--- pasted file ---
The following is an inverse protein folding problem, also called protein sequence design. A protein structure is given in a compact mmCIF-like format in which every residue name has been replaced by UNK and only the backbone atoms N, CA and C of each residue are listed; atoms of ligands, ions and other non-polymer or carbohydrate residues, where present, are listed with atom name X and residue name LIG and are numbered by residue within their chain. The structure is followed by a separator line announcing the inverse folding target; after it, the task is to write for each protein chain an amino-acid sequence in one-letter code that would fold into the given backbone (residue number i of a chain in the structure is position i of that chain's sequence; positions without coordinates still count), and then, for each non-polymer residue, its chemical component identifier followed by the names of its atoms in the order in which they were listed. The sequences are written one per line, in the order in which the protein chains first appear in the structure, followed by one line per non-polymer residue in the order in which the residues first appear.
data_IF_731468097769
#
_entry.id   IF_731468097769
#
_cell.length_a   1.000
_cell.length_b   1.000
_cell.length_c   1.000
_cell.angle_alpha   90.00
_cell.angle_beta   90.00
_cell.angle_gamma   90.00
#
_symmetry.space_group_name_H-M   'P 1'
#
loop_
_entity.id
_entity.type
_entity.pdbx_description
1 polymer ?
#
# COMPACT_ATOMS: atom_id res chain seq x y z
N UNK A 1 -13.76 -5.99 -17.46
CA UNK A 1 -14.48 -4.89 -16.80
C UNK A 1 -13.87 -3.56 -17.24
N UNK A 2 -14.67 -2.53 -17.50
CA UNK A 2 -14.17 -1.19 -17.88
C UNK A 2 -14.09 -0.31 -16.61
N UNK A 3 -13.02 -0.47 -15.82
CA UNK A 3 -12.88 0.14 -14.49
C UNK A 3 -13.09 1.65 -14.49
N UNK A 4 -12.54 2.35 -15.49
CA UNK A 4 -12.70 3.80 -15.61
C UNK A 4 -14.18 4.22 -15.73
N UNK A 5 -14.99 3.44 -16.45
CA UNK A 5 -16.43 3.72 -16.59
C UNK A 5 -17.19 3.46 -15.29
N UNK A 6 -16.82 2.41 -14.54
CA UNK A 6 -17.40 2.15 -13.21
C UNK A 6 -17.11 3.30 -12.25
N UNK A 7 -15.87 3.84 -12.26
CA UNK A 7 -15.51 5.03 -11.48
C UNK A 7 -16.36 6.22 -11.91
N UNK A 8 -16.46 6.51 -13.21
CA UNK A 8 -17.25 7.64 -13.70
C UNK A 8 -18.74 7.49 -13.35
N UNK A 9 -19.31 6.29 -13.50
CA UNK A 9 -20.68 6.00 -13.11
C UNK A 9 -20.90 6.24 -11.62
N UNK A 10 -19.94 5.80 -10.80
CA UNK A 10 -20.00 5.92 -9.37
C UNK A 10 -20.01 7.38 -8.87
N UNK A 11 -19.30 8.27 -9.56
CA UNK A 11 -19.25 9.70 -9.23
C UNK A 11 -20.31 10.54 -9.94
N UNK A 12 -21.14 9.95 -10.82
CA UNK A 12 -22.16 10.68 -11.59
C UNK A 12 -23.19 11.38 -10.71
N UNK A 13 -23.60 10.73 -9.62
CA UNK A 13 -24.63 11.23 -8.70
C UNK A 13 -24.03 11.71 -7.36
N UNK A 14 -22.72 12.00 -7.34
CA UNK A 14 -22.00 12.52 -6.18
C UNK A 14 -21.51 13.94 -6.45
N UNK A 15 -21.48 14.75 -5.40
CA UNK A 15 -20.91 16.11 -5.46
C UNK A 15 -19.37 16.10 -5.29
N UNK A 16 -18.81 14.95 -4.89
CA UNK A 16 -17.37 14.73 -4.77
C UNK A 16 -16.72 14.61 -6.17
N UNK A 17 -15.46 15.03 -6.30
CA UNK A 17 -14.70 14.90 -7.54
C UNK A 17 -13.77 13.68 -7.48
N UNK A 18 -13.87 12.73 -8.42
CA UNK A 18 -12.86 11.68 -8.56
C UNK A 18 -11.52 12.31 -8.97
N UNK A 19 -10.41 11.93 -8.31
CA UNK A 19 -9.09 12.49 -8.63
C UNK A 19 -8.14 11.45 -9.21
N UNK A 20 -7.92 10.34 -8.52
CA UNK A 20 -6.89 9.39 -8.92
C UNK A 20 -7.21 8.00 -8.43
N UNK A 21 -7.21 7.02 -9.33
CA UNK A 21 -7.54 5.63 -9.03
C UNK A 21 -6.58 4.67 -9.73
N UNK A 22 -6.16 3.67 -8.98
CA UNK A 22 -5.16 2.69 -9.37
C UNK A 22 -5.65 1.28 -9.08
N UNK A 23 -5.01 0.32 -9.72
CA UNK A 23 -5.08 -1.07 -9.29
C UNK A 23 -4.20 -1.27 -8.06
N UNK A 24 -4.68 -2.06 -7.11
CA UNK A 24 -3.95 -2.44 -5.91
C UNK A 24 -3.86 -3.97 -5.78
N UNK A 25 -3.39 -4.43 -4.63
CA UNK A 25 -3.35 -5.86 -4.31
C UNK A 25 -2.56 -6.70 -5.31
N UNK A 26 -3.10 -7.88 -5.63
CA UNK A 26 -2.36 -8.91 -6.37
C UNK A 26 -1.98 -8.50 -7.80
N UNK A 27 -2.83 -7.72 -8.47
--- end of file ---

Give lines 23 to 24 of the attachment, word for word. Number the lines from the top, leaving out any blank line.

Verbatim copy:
CA UNK A 1 -14.48 -4.89 -16.80
C UNK A 1 -13.87 -3.56 -17.24